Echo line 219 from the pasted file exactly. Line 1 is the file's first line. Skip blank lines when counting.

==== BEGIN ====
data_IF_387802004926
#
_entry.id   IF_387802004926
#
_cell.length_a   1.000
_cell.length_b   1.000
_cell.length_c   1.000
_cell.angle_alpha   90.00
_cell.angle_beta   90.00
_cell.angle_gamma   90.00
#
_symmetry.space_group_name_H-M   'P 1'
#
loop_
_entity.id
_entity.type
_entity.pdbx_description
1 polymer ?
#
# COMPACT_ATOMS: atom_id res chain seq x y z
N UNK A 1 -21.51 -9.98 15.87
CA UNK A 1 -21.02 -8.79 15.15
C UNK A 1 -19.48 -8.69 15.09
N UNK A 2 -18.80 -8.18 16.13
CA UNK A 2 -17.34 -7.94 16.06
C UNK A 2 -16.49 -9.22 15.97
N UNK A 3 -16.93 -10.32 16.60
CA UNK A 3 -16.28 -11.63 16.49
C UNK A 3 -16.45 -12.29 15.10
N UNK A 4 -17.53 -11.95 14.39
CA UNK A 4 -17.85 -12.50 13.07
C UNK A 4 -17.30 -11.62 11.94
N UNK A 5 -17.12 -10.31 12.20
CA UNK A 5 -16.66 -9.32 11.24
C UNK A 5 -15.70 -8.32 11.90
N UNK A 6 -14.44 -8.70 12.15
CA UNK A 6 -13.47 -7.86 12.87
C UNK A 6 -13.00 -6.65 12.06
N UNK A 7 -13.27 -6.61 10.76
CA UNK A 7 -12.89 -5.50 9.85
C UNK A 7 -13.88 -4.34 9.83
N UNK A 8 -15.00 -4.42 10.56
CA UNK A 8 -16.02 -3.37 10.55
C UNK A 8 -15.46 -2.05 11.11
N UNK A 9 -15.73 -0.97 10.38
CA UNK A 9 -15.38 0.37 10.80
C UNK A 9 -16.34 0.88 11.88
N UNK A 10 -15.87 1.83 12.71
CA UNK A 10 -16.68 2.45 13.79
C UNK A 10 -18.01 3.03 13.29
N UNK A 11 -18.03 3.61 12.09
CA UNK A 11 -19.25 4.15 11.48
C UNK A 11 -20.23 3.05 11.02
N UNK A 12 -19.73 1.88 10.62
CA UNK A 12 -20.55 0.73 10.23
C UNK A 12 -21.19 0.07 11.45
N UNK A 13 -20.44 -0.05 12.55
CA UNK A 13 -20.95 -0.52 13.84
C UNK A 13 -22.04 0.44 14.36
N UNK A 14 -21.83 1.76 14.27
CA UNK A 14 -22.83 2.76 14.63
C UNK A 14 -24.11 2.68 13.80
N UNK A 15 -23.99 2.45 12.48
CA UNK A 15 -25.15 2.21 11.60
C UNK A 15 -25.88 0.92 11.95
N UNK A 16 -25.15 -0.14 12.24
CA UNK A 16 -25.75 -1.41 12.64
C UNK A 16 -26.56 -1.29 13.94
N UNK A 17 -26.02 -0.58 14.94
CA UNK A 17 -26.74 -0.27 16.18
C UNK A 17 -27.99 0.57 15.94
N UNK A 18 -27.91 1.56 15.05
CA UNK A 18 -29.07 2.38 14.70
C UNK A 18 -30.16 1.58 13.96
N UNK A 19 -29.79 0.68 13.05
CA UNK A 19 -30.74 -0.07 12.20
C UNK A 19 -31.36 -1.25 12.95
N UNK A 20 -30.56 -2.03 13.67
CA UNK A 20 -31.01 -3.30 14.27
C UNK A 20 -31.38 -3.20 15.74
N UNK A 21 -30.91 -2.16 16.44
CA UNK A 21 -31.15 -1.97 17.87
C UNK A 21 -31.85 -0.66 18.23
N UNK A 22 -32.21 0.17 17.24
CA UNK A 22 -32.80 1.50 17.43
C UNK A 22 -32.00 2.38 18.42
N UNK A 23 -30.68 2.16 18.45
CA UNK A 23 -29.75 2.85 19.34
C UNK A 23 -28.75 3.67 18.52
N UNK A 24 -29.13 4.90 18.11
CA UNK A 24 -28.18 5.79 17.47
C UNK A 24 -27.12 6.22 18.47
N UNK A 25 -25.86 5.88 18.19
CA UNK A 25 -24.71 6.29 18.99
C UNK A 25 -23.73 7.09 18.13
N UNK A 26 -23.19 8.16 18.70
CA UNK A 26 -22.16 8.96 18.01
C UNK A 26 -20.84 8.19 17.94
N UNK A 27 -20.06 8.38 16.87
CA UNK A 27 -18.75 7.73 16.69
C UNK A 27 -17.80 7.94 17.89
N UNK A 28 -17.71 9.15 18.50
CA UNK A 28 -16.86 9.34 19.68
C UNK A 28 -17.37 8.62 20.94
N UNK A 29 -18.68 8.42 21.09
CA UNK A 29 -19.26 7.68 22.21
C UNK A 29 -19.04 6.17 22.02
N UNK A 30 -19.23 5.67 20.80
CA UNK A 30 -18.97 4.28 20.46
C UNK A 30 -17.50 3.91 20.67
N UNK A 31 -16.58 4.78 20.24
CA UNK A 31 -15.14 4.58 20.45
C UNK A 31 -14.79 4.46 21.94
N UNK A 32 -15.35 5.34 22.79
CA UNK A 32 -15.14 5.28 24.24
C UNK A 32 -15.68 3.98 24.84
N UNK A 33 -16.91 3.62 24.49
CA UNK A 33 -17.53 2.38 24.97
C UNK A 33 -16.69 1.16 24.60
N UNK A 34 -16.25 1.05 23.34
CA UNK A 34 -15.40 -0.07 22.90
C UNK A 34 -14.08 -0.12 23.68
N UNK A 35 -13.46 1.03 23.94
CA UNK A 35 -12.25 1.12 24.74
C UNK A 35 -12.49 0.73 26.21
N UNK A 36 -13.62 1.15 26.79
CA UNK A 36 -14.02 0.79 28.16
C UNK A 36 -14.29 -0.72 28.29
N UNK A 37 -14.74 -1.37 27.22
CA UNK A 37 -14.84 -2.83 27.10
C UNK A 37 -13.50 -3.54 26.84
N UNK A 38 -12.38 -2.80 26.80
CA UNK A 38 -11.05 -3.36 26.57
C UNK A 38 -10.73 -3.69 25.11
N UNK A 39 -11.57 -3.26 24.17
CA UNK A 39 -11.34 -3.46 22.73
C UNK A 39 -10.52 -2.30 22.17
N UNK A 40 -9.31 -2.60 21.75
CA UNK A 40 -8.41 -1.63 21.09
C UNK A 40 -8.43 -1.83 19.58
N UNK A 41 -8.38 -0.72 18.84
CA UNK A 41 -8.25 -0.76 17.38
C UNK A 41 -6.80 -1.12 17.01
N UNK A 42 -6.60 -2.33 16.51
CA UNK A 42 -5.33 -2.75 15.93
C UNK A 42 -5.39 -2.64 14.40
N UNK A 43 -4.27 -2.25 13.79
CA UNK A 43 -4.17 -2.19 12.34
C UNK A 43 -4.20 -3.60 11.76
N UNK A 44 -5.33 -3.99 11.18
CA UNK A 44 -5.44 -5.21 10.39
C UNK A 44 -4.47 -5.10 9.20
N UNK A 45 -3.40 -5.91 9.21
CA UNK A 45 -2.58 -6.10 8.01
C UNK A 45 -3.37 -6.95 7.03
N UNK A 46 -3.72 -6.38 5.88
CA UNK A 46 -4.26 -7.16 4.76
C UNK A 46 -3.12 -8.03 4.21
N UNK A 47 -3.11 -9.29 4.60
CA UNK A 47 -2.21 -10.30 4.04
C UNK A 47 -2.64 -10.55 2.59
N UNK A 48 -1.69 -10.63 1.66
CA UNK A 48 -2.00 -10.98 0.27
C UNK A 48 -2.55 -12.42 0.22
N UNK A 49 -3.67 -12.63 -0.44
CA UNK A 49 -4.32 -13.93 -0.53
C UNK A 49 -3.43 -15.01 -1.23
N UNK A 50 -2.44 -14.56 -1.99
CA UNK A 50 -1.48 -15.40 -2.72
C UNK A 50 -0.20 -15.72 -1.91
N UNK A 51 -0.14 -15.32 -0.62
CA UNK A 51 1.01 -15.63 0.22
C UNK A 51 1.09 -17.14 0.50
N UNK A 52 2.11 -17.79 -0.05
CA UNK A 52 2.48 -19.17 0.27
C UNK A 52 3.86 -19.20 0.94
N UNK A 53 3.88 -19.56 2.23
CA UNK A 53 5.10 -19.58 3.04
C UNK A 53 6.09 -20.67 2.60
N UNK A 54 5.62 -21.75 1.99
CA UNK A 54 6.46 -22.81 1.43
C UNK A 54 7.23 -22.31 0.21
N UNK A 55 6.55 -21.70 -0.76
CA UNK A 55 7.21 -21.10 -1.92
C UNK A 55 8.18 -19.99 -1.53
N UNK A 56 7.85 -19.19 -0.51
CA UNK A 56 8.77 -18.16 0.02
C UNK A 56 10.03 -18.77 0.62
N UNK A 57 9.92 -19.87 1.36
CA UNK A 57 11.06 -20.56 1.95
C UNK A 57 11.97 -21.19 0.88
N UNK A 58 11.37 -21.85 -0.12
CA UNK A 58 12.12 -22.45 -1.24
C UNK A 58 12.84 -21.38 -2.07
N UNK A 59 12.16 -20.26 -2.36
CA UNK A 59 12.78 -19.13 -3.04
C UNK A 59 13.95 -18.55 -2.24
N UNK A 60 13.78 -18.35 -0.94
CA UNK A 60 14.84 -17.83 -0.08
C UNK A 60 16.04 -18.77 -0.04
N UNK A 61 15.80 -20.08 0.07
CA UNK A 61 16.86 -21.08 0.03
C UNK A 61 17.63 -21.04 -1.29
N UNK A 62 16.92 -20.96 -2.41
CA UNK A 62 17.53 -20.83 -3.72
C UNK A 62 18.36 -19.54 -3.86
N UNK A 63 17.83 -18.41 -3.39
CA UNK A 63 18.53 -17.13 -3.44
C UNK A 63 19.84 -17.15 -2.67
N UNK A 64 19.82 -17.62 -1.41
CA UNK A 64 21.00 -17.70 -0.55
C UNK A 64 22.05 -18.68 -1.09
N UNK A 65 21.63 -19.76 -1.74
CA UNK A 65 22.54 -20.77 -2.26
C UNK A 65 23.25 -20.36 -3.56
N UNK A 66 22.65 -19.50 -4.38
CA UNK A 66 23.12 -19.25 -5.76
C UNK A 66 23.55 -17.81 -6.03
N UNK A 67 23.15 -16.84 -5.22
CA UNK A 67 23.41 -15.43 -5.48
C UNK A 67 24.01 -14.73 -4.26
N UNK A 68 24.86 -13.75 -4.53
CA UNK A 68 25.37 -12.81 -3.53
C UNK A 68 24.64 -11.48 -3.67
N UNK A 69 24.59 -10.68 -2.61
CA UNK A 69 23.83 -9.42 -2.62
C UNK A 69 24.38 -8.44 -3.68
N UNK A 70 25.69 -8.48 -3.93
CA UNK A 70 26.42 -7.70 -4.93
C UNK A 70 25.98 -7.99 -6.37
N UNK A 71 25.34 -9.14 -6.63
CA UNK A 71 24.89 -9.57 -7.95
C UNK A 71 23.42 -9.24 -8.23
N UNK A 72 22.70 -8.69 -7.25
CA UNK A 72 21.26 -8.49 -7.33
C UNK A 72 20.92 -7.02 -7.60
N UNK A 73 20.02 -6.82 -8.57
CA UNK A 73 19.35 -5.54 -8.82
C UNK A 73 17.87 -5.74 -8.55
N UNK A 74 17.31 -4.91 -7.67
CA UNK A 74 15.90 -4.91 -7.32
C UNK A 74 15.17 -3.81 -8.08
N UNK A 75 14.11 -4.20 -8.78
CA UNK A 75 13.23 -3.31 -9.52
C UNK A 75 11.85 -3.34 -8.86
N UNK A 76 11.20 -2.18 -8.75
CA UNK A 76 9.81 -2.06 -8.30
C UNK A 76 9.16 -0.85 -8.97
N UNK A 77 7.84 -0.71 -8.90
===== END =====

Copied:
N UNK A 67 23.15 -16.84 -5.22